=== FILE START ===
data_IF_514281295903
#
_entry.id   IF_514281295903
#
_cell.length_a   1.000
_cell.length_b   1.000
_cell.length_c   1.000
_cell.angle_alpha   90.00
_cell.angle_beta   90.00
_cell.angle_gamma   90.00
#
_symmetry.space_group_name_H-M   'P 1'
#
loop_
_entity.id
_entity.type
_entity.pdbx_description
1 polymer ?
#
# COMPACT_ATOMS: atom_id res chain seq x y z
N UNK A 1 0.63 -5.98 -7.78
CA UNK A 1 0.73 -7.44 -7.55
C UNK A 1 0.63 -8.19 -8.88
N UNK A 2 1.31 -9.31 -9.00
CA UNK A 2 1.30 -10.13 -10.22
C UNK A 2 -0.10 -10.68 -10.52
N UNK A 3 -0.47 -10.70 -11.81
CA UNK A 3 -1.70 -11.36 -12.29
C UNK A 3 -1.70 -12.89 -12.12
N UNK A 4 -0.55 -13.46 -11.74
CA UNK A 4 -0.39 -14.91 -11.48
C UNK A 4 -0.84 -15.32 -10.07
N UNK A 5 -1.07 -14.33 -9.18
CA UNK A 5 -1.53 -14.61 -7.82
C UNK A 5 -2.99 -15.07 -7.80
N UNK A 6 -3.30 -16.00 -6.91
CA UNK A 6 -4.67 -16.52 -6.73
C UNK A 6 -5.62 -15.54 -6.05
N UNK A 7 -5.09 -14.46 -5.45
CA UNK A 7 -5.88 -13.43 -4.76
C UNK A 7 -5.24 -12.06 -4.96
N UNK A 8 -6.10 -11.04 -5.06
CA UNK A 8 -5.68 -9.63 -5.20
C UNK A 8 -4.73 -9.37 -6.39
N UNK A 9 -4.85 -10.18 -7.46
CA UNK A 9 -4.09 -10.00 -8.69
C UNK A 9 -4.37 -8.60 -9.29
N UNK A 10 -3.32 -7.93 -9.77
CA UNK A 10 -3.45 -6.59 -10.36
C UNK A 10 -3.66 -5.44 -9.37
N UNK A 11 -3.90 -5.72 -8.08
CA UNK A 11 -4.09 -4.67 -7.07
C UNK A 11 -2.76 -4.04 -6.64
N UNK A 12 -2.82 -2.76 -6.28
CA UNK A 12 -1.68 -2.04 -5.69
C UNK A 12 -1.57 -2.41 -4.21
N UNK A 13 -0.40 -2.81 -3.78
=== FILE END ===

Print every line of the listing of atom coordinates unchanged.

data_IF_514281295903
#
_entry.id   IF_514281295903
#
_cell.length_a   1.000
_cell.length_b   1.000
_cell.length_c   1.000
_cell.angle_alpha   90.00
_cell.angle_beta   90.00
_cell.angle_gamma   90.00
#
_symmetry.space_group_name_H-M   'P 1'
#
loop_
_entity.id
_entity.type
_entity.pdbx_description
1 polymer ?
#
# COMPACT_ATOMS: atom_id res chain seq x y z
N UNK A 1 0.63 -5.98 -7.78
CA UNK A 1 0.73 -7.44 -7.55
C UNK A 1 0.63 -8.19 -8.88
N UNK A 2 1.31 -9.31 -9.00
CA UNK A 2 1.30 -10.13 -10.22
C UNK A 2 -0.10 -10.68 -10.52
N UNK A 3 -0.47 -10.70 -11.81
CA UNK A 3 -1.70 -11.36 -12.29
C UNK A 3 -1.70 -12.89 -12.12
N UNK A 4 -0.55 -13.46 -11.74
CA UNK A 4 -0.39 -14.91 -11.48
C UNK A 4 -0.84 -15.32 -10.07
N UNK A 5 -1.07 -14.33 -9.18
CA UNK A 5 -1.53 -14.61 -7.82
C UNK A 5 -2.99 -15.07 -7.80
N UNK A 6 -3.30 -16.00 -6.91
CA UNK A 6 -4.67 -16.52 -6.73
C UNK A 6 -5.62 -15.54 -6.05
N UNK A 7 -5.09 -14.46 -5.45
CA UNK A 7 -5.88 -13.43 -4.76
C UNK A 7 -5.24 -12.06 -4.96
N UNK A 8 -6.10 -11.04 -5.06
CA UNK A 8 -5.68 -9.63 -5.20
C UNK A 8 -4.73 -9.37 -6.39
N UNK A 9 -4.85 -10.18 -7.46
CA UNK A 9 -4.09 -10.00 -8.69
C UNK A 9 -4.37 -8.60 -9.29
N UNK A 10 -3.32 -7.93 -9.77
CA UNK A 10 -3.45 -6.59 -10.36
C UNK A 10 -3.66 -5.44 -9.37
N UNK A 11 -3.90 -5.72 -8.08
CA UNK A 11 -4.09 -4.67 -7.07
C UNK A 11 -2.76 -4.04 -6.64
N UNK A 12 -2.82 -2.76 -6.28
CA UNK A 12 -1.68 -2.04 -5.69
C UNK A 12 -1.57 -2.41 -4.21
N UNK A 13 -0.40 -2.81 -3.78